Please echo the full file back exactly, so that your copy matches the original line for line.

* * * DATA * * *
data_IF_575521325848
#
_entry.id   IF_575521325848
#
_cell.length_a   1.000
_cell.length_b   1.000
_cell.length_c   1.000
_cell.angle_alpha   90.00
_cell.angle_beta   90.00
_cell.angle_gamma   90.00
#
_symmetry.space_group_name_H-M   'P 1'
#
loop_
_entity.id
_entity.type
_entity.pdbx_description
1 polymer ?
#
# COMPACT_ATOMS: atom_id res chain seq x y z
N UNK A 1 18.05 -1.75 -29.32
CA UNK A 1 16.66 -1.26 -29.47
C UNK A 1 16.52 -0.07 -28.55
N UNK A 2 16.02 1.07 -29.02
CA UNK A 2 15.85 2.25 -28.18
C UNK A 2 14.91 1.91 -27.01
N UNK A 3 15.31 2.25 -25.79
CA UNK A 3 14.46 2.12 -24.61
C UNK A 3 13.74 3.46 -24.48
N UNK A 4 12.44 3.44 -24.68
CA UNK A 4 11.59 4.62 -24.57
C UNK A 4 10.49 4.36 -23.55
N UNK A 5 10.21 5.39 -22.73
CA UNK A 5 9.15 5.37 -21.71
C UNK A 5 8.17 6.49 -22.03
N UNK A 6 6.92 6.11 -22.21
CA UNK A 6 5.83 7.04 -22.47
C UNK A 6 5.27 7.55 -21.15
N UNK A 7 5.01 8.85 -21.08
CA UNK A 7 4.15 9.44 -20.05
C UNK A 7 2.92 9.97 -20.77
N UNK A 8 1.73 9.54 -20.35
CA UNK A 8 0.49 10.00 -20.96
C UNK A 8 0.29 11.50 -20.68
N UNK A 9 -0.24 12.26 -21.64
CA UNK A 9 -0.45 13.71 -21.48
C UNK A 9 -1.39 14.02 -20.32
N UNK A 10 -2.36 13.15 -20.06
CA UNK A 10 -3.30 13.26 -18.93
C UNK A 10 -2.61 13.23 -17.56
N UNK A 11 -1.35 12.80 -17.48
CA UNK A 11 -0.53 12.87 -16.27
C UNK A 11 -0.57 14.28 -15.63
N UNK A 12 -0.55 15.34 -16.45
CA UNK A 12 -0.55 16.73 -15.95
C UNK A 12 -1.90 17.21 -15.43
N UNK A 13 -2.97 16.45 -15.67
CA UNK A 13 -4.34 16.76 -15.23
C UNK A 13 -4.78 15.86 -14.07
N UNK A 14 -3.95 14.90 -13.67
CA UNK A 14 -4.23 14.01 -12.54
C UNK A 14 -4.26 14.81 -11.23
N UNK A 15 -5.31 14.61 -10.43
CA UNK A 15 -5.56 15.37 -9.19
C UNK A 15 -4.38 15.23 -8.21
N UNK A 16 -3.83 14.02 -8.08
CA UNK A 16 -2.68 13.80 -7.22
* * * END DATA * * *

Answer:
data_IF_575521325848
#
_entry.id   IF_575521325848
#
_cell.length_a   1.000
_cell.length_b   1.000
_cell.length_c   1.000
_cell.angle_alpha   90.00
_cell.angle_beta   90.00
_cell.angle_gamma   90.00
#
_symmetry.space_group_name_H-M   'P 1'
#
loop_
_entity.id
_entity.type
_entity.pdbx_description
1 polymer ?
#
# COMPACT_ATOMS: atom_id res chain seq x y z
N UNK A 1 18.05 -1.75 -29.32
CA UNK A 1 16.66 -1.26 -29.47
C UNK A 1 16.52 -0.07 -28.55
N UNK A 2 16.02 1.07 -29.02
CA UNK A 2 15.85 2.25 -28.18
C UNK A 2 14.91 1.91 -27.01
N UNK A 3 15.31 2.25 -25.79
CA UNK A 3 14.46 2.12 -24.61
C UNK A 3 13.74 3.46 -24.48
N UNK A 4 12.44 3.44 -24.68
CA UNK A 4 11.59 4.62 -24.57
C UNK A 4 10.49 4.36 -23.55
N UNK A 5 10.21 5.39 -22.73
CA UNK A 5 9.15 5.37 -21.71
C UNK A 5 8.17 6.49 -22.03
N UNK A 6 6.92 6.11 -22.21
CA UNK A 6 5.83 7.04 -22.47
C UNK A 6 5.27 7.55 -21.15
N UNK A 7 5.01 8.85 -21.08
CA UNK A 7 4.15 9.44 -20.05
C UNK A 7 2.92 9.97 -20.77
N UNK A 8 1.73 9.54 -20.35
CA UNK A 8 0.49 10.00 -20.96
C UNK A 8 0.29 11.50 -20.68
N UNK A 9 -0.24 12.26 -21.64
CA UNK A 9 -0.45 13.71 -21.48
C UNK A 9 -1.39 14.02 -20.32
N UNK A 10 -2.36 13.15 -20.06
CA UNK A 10 -3.30 13.26 -18.93
C UNK A 10 -2.61 13.23 -17.56
N UNK A 11 -1.35 12.80 -17.48
CA UNK A 11 -0.53 12.87 -16.27
C UNK A 11 -0.57 14.28 -15.63
N UNK A 12 -0.55 15.34 -16.45
CA UNK A 12 -0.55 16.73 -15.95
C UNK A 12 -1.90 17.21 -15.43
N UNK A 13 -2.97 16.45 -15.67
CA UNK A 13 -4.34 16.76 -15.23
C UNK A 13 -4.78 15.86 -14.07
N UNK A 14 -3.95 14.90 -13.67
CA UNK A 14 -4.23 14.01 -12.54
C UNK A 14 -4.26 14.81 -11.23
N UNK A 15 -5.31 14.61 -10.43
CA UNK A 15 -5.56 15.37 -9.19
C UNK A 15 -4.38 15.23 -8.21
N UNK A 16 -3.83 14.02 -8.08
CA UNK A 16 -2.68 13.80 -7.22